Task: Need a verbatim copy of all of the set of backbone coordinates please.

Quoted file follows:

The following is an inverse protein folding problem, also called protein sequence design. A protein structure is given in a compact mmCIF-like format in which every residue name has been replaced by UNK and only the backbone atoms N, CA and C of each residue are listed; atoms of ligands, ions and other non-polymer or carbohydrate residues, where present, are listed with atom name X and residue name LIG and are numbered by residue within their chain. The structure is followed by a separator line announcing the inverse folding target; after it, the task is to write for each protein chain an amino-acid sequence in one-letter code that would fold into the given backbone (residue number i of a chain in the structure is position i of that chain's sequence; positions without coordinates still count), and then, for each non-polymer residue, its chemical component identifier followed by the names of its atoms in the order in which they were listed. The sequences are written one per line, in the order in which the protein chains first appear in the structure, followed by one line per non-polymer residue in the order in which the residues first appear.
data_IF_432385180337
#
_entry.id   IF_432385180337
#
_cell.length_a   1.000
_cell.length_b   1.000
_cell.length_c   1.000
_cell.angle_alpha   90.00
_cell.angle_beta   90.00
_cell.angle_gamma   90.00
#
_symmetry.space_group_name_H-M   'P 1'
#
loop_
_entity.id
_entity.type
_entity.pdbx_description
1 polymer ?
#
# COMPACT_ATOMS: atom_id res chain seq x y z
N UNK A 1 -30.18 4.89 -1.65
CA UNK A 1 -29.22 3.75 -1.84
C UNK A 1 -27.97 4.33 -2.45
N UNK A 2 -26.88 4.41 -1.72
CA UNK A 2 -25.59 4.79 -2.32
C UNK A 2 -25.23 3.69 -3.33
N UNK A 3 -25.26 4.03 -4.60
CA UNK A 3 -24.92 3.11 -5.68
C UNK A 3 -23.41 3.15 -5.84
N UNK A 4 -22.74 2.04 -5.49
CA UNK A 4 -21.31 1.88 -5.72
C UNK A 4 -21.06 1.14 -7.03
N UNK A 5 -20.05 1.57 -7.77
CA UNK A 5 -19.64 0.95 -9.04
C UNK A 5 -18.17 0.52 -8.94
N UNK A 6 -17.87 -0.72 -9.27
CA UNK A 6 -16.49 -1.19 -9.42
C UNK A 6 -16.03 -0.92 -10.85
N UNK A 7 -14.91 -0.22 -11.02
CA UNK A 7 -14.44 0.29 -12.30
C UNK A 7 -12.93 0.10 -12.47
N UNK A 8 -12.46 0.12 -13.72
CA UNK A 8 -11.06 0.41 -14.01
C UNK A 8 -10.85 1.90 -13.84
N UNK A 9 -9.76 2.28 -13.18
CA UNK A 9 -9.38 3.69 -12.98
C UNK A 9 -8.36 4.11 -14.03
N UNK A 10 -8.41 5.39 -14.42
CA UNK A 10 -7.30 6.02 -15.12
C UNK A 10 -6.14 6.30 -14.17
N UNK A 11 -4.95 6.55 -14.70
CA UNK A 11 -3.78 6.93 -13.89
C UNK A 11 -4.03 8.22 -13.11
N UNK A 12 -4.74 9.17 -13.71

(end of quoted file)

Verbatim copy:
The following is an inverse protein folding problem, also called protein sequence design. A protein structure is given in a compact mmCIF-like format in which every residue name has been replaced by UNK and only the backbone atoms N, CA and C of each residue are listed; atoms of ligands, ions and other non-polymer or carbohydrate residues, where present, are listed with atom name X and residue name LIG and are numbered by residue within their chain. The structure is followed by a separator line announcing the inverse folding target; after it, the task is to write for each protein chain an amino-acid sequence in one-letter code that would fold into the given backbone (residue number i of a chain in the structure is position i of that chain's sequence; positions without coordinates still count), and then, for each non-polymer residue, its chemical component identifier followed by the names of its atoms in the order in which they were listed. The sequences are written one per line, in the order in which the protein chains first appear in the structure, followed by one line per non-polymer residue in the order in which the residues first appear.
data_IF_432385180337
#
_entry.id   IF_432385180337
#
_cell.length_a   1.000
_cell.length_b   1.000
_cell.length_c   1.000
_cell.angle_alpha   90.00
_cell.angle_beta   90.00
_cell.angle_gamma   90.00
#
_symmetry.space_group_name_H-M   'P 1'
#
loop_
_entity.id
_entity.type
_entity.pdbx_description
1 polymer ?
#
# COMPACT_ATOMS: atom_id res chain seq x y z
N UNK A 1 -30.18 4.89 -1.65
CA UNK A 1 -29.22 3.75 -1.84
C UNK A 1 -27.97 4.33 -2.45
N UNK A 2 -26.88 4.41 -1.72
CA UNK A 2 -25.59 4.79 -2.32
C UNK A 2 -25.23 3.69 -3.33
N UNK A 3 -25.26 4.03 -4.60
CA UNK A 3 -24.92 3.11 -5.68
C UNK A 3 -23.41 3.15 -5.84
N UNK A 4 -22.74 2.04 -5.49
CA UNK A 4 -21.31 1.88 -5.72
C UNK A 4 -21.06 1.14 -7.03
N UNK A 5 -20.05 1.57 -7.77
CA UNK A 5 -19.64 0.95 -9.04
C UNK A 5 -18.17 0.52 -8.94
N UNK A 6 -17.87 -0.72 -9.27
CA UNK A 6 -16.49 -1.19 -9.42
C UNK A 6 -16.03 -0.92 -10.85
N UNK A 7 -14.91 -0.22 -11.02
CA UNK A 7 -14.44 0.29 -12.30
C UNK A 7 -12.93 0.10 -12.47
N UNK A 8 -12.46 0.12 -13.72
CA UNK A 8 -11.06 0.41 -14.01
C UNK A 8 -10.85 1.90 -13.84
N UNK A 9 -9.76 2.28 -13.18
CA UNK A 9 -9.38 3.69 -12.98
C UNK A 9 -8.36 4.11 -14.03
N UNK A 10 -8.41 5.39 -14.42
CA UNK A 10 -7.30 6.02 -15.12
C UNK A 10 -6.14 6.30 -14.17
N UNK A 11 -4.95 6.55 -14.70
CA UNK A 11 -3.78 6.93 -13.89
C UNK A 11 -4.03 8.22 -13.11
N UNK A 12 -4.74 9.17 -13.71